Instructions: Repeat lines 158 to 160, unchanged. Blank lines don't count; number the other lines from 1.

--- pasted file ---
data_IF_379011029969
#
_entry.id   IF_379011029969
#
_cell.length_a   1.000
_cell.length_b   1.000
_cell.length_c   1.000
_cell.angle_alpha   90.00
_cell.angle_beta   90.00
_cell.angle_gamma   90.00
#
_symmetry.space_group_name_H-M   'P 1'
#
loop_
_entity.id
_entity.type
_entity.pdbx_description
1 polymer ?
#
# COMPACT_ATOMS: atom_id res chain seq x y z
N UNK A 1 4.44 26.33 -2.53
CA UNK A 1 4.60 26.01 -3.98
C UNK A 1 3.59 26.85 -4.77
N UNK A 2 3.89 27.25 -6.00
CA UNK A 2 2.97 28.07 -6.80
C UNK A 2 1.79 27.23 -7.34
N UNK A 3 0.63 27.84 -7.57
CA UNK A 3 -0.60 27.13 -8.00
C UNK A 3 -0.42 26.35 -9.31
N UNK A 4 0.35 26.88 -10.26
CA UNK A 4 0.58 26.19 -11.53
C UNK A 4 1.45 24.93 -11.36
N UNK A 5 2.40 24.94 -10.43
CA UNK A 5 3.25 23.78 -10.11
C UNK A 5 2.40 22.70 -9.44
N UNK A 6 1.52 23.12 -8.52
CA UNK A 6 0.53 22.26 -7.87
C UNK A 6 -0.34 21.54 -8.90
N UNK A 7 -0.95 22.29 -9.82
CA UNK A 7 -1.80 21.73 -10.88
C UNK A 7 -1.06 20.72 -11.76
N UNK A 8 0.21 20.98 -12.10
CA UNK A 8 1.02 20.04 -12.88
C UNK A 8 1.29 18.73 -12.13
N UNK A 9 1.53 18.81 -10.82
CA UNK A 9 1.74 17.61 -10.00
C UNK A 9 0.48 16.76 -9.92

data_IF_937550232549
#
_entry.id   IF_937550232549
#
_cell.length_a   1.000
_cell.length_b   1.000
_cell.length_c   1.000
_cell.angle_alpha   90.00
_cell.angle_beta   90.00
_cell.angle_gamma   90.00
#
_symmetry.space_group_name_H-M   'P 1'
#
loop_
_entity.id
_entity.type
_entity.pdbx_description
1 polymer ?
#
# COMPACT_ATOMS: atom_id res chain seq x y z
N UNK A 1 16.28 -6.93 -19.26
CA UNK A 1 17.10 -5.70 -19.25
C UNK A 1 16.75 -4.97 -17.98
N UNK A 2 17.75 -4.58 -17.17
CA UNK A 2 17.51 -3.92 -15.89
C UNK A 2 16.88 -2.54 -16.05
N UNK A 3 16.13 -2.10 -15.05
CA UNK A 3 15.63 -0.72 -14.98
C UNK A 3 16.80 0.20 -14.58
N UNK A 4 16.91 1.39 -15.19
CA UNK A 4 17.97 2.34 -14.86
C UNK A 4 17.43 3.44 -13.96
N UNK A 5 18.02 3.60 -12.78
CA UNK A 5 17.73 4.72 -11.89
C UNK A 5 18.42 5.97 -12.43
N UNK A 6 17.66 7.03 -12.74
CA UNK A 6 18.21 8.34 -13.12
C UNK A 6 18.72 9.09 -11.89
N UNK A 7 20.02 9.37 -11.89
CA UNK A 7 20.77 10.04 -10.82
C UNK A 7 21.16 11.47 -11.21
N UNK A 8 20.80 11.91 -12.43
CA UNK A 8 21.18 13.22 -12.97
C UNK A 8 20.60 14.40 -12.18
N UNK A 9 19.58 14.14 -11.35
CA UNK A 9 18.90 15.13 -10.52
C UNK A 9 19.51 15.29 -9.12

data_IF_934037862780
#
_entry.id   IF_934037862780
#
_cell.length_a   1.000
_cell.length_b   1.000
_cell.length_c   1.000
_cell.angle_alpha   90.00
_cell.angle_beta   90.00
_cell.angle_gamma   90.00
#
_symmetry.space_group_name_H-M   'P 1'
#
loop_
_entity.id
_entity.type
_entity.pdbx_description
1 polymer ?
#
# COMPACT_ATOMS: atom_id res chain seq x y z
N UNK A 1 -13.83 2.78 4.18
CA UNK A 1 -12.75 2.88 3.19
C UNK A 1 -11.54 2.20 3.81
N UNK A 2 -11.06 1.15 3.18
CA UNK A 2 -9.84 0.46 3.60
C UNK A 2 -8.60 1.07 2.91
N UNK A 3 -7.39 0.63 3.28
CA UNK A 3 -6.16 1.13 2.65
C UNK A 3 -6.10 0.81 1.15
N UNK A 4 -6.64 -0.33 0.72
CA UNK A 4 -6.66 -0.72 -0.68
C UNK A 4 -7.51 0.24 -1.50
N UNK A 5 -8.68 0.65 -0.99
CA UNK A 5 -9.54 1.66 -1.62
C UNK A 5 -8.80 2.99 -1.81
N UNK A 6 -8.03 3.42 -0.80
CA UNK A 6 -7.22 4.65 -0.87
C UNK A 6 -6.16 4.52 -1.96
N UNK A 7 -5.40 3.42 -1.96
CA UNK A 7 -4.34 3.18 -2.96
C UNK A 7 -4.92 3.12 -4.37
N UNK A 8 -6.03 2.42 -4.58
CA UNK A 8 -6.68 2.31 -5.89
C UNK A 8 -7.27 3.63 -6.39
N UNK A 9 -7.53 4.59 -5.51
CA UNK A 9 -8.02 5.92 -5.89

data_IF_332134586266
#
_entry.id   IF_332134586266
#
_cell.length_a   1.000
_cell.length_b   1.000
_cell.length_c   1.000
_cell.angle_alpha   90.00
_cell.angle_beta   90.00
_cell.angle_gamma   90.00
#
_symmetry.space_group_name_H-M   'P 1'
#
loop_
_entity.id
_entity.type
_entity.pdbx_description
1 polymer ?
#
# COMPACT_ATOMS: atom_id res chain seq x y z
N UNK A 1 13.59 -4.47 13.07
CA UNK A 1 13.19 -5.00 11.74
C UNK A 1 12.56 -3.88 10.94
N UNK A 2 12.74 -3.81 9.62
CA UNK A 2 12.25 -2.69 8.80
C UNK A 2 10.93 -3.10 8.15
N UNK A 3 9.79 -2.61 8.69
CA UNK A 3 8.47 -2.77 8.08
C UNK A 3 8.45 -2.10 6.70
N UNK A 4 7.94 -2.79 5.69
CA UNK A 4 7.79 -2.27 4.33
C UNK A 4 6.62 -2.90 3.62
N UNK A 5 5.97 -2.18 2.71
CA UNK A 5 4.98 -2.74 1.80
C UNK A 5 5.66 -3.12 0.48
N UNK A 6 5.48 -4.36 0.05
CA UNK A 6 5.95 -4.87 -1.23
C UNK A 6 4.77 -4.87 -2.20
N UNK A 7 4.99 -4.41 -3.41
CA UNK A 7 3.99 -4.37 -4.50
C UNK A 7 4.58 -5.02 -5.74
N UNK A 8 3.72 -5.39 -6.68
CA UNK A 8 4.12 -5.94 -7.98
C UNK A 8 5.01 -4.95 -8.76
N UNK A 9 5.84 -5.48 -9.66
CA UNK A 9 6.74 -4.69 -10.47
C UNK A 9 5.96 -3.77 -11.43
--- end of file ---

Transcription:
1 polymer ?
#
# COMPACT_ATOMS: atom_id res chain seq x y z